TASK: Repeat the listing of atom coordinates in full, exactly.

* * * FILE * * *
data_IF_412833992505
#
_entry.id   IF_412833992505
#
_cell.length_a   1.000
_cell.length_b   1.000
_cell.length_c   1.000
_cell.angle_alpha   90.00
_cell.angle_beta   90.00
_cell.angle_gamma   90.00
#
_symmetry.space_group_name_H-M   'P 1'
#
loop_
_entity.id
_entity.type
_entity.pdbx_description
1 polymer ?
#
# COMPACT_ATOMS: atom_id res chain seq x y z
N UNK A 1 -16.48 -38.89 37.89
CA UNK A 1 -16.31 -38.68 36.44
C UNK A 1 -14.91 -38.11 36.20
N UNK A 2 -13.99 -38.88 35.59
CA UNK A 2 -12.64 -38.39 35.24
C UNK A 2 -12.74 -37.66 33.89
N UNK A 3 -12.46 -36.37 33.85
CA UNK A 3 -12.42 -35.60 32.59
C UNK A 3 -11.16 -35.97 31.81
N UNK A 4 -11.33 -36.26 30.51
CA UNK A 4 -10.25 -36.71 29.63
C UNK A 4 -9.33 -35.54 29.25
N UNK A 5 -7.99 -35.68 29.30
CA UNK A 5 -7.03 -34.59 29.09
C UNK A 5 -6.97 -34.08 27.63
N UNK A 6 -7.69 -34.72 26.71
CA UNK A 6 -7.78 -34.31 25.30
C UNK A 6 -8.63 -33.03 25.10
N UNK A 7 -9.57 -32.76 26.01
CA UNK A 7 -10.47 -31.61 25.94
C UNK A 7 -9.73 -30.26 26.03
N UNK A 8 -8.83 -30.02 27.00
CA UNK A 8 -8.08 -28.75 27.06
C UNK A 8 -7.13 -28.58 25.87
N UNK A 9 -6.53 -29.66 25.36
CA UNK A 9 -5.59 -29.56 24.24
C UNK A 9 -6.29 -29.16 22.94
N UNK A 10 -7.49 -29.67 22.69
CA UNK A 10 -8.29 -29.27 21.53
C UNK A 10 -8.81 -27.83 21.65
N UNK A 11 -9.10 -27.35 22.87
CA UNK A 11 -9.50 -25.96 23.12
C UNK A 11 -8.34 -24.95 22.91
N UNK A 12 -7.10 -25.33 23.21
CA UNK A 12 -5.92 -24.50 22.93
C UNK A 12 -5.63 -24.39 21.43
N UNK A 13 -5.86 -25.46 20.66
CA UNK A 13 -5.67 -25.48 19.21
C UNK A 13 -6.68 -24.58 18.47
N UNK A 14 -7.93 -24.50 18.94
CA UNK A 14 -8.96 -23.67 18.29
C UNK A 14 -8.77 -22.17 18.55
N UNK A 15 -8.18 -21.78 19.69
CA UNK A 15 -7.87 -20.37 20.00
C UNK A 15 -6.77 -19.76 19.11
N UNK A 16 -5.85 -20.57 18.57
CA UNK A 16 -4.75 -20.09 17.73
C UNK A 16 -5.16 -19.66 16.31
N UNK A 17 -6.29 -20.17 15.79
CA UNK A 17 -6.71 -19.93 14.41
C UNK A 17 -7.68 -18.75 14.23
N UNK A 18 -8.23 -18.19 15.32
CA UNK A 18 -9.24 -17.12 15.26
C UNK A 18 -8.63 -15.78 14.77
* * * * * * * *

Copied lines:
data_IF_412833992505
#
_entry.id   IF_412833992505
#
_cell.length_a   1.000
_cell.length_b   1.000
_cell.length_c   1.000
_cell.angle_alpha   90.00
_cell.angle_beta   90.00
_cell.angle_gamma   90.00
#
_symmetry.space_group_name_H-M   'P 1'
#
loop_
_entity.id
_entity.type
_entity.pdbx_description
1 polymer ?
#
# COMPACT_ATOMS: atom_id res chain seq x y z
N UNK A 1 -16.48 -38.89 37.89
CA UNK A 1 -16.31 -38.68 36.44
C UNK A 1 -14.91 -38.11 36.20
N UNK A 2 -13.99 -38.88 35.59
CA UNK A 2 -12.64 -38.39 35.24
C UNK A 2 -12.74 -37.66 33.89
N UNK A 3 -12.46 -36.37 33.85
CA UNK A 3 -12.42 -35.60 32.59
C UNK A 3 -11.16 -35.97 31.81
N UNK A 4 -11.33 -36.26 30.51
CA UNK A 4 -10.25 -36.71 29.63
C UNK A 4 -9.33 -35.54 29.25
N UNK A 5 -7.99 -35.68 29.30
CA UNK A 5 -7.03 -34.59 29.09
C UNK A 5 -6.97 -34.08 27.63
N UNK A 6 -7.69 -34.72 26.71
CA UNK A 6 -7.78 -34.31 25.30
C UNK A 6 -8.63 -33.03 25.10
N UNK A 7 -9.57 -32.76 26.01
CA UNK A 7 -10.47 -31.61 25.94
C UNK A 7 -9.73 -30.26 26.03
N UNK A 8 -8.83 -30.02 27.00
CA UNK A 8 -8.08 -28.75 27.06
C UNK A 8 -7.13 -28.58 25.87
N UNK A 9 -6.53 -29.66 25.36
CA UNK A 9 -5.59 -29.56 24.24
C UNK A 9 -6.29 -29.16 22.94
N UNK A 10 -7.49 -29.67 22.69
CA UNK A 10 -8.29 -29.27 21.53
C UNK A 10 -8.81 -27.83 21.65
N UNK A 11 -9.10 -27.35 22.87
CA UNK A 11 -9.50 -25.96 23.12
C UNK A 11 -8.34 -24.95 22.91
N UNK A 12 -7.10 -25.33 23.21
CA UNK A 12 -5.92 -24.50 22.93
C UNK A 12 -5.63 -24.39 21.43
N UNK A 13 -5.86 -25.46 20.66
CA UNK A 13 -5.67 -25.48 19.21
C UNK A 13 -6.68 -24.58 18.47
N UNK A 14 -7.93 -24.50 18.94
CA UNK A 14 -8.96 -23.67 18.29
C UNK A 14 -8.77 -22.17 18.55
N UNK A 15 -8.18 -21.78 19.69
CA UNK A 15 -7.87 -20.37 20.00
C UNK A 15 -6.77 -19.76 19.11
N UNK A 16 -5.85 -20.57 18.57
CA UNK A 16 -4.75 -20.09 17.73
C UNK A 16 -5.16 -19.66 16.31
N UNK A 17 -6.29 -20.17 15.79
CA UNK A 17 -6.71 -19.93 14.41
C UNK A 17 -7.68 -18.75 14.23
N UNK A 18 -8.23 -18.19 15.32
CA UNK A 18 -9.24 -17.12 15.26
C UNK A 18 -8.63 -15.78 14.77